Stratasys On the cutting edge of additive manufacturing

Editor: Eric Culp

Stratasys’ key developments in the last 15 years.

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The company’s latest printer features a unique triple-jetting technology that combines droplets of three base materials.
The company’s latest printer features a unique triple-jetting technology that combines droplets of three base materials.
(Source: Stratasys)

As competition in the additive manufacturing (AM) industry grows, Stratasys has continued to jump from strength to strength, building on its reputation as one of the leading manufacturers in 3D printing.

Its leadership in the industry was cemented following the merger of two leading additive manufacturing technologies. In 2012, Objet Ltd., a pioneer of PolyJet technology, and Stratasys Inc., the founder of Fused Deposition Modeling (FDM), merged to form the corporate entity Stratasys Ltd. The company has since launched a number of 3D printers and materials, pushing the boundaries of 3D printing and meeting ever-growing customer requirements.

Early this year, Stratasys launched the world’s first, and only, color, multi-material 3D printer – the Stratasys Objet500 Connex3. It features a unique triple-jetting technology that combines droplets of three base materials to produce parts with virtually unlimited combinations of rigid, flexible, and transparent color materials – all in a single print run. This ability to achieve the characteristics of an assembled part without assembly or painting is a significant time-saver and a game-changer for product design. It helps product manufacturers validate designs and make good decisions earlier before committing to manufacturing, resulting in better products coming to market faster than ever before.

The company continues to drive the adoption of 3D printing for direct manufacturing applications utilising the durability and heat-resistance of its FDM and Digital ABS PolyJet materials. In particular, our high-performance ULTEM 9085 material is fast becoming the household choice for producing fully-functional prototypes and end-use parts, especially prevalent in industries such as aerospace and automotive where our customers are 3D printing everything from fixed wing parts to end-use engine components.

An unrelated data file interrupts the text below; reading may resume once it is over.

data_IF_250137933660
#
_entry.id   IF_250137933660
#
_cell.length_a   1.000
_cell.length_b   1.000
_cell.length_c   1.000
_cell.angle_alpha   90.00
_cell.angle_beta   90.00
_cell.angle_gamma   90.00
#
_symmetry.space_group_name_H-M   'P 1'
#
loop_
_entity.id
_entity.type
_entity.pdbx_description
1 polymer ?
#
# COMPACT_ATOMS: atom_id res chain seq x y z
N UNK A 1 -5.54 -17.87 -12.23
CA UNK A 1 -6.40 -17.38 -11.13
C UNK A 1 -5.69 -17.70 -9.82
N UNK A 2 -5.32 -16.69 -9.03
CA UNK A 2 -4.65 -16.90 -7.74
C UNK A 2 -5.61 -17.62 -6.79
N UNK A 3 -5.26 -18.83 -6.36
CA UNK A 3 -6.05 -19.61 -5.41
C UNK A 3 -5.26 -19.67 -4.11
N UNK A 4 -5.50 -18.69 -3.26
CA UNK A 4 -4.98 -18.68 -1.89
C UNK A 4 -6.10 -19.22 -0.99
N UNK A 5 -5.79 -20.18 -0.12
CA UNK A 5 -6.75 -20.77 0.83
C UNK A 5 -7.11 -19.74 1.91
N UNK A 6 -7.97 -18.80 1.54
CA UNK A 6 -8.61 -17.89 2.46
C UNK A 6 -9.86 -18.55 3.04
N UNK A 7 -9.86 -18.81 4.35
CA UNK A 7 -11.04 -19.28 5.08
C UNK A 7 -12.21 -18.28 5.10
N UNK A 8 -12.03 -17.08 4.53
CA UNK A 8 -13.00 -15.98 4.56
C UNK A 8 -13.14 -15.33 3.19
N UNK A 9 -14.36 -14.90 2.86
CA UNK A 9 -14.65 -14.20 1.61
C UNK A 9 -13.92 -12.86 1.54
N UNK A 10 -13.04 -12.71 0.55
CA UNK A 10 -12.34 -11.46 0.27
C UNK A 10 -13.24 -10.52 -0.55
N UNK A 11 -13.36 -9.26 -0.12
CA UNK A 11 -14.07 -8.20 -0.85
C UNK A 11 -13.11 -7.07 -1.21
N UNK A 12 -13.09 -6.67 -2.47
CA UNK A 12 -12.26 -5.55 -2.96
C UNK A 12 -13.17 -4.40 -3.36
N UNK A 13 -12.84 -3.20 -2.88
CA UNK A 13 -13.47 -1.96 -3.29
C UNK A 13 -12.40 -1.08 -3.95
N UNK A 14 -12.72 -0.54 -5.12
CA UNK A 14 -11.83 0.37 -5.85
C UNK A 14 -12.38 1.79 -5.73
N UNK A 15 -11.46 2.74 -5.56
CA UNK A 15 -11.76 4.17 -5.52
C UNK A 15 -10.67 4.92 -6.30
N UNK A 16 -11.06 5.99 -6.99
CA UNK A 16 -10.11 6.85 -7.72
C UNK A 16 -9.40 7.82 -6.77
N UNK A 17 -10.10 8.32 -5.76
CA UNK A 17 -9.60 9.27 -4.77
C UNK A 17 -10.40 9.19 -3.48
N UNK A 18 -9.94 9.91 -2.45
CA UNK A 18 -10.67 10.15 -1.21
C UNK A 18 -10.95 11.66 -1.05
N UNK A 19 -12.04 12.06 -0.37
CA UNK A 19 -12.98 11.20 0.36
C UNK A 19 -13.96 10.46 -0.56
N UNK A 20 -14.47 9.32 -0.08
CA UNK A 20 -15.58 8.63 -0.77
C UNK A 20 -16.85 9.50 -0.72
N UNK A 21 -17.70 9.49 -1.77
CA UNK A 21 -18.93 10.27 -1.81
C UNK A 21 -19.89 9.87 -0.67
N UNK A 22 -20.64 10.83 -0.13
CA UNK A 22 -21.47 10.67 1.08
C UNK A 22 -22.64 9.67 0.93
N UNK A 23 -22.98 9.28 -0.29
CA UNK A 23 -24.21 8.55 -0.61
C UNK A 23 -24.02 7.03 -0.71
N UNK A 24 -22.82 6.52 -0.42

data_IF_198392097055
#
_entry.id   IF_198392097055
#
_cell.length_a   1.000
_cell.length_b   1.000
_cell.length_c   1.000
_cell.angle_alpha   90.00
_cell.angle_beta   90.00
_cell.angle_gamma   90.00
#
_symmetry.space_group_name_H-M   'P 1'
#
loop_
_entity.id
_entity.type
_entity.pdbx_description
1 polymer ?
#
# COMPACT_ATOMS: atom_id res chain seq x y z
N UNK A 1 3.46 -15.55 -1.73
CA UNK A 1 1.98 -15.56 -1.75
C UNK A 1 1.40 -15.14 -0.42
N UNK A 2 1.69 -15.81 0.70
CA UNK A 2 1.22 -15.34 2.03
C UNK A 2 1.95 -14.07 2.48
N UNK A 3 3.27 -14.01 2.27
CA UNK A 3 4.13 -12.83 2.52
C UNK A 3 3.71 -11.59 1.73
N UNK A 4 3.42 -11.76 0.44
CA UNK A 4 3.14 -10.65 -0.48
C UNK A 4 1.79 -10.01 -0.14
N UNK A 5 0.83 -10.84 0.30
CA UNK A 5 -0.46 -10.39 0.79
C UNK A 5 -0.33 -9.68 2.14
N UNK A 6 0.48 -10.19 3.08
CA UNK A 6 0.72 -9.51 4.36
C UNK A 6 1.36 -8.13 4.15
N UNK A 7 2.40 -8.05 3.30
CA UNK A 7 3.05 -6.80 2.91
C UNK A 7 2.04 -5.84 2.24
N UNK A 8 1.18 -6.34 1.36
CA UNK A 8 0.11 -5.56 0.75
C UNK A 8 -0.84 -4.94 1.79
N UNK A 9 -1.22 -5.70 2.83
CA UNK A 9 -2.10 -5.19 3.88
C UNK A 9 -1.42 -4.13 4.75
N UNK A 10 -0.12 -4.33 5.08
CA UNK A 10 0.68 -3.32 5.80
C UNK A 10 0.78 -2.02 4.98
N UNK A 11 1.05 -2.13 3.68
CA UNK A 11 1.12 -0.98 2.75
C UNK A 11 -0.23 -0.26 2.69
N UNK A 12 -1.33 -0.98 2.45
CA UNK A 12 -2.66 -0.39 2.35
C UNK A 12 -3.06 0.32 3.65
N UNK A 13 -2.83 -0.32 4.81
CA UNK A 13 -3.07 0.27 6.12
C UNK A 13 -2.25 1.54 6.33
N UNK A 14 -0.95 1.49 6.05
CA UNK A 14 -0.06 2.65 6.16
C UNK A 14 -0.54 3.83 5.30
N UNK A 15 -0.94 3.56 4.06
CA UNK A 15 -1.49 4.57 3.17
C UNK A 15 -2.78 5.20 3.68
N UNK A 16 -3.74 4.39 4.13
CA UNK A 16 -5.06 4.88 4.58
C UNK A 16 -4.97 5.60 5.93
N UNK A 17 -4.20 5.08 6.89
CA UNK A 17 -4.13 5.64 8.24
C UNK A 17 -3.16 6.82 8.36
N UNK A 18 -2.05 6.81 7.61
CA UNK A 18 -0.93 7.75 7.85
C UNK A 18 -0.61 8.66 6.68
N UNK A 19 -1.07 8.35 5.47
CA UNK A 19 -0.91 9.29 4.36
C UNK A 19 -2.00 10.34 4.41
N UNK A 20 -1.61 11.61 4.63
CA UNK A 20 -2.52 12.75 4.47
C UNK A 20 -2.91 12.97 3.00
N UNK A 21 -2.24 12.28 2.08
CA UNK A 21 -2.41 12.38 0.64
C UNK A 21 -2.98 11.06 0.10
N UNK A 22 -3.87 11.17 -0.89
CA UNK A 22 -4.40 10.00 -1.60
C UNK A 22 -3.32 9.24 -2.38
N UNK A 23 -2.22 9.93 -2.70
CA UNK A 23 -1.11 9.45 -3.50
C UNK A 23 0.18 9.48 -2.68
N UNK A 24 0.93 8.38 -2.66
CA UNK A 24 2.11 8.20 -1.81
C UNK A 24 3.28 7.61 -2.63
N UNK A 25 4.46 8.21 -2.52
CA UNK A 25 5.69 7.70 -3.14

We have also seen an exciting development in the world of injection moulding whereby our customers are beginning to adopt 3D printing for the production of tools for low volume production. Advances in our PolyJet materials, namely our Digital ABS offering, has enabled our customers to 3D print tools that can withstand the heat and pressure of an injection molding machine for prototype parts in the final product material.

(Source: Stratasys)

Recent customer examples include German manufacturer, Seuffer, and Northern Irish manufacturer of water and heating systems for mobile applications, Whale Pumps. Both companies have seen a reduction in lead times for the production of injection mould tools for prototype parts by up to 97% since introducing Stratasys 3D printing into its tooling process. This is a fast-growing application and we will continue to work with our customers to gain further manufacturing efficiencies using our 3D printing technology.

As a whole, 3D printing has jumped from being solely a tool used in product development in the design cycle to one deployed across the supply chain in almost all walks of life. Today, 3D printing puts the power of prototyping and manufacturing in everyone’s hands, from the “maker” community of home 3D printing enthusiasts to small, medium and large companies, and Stratasys is at the heart of this.

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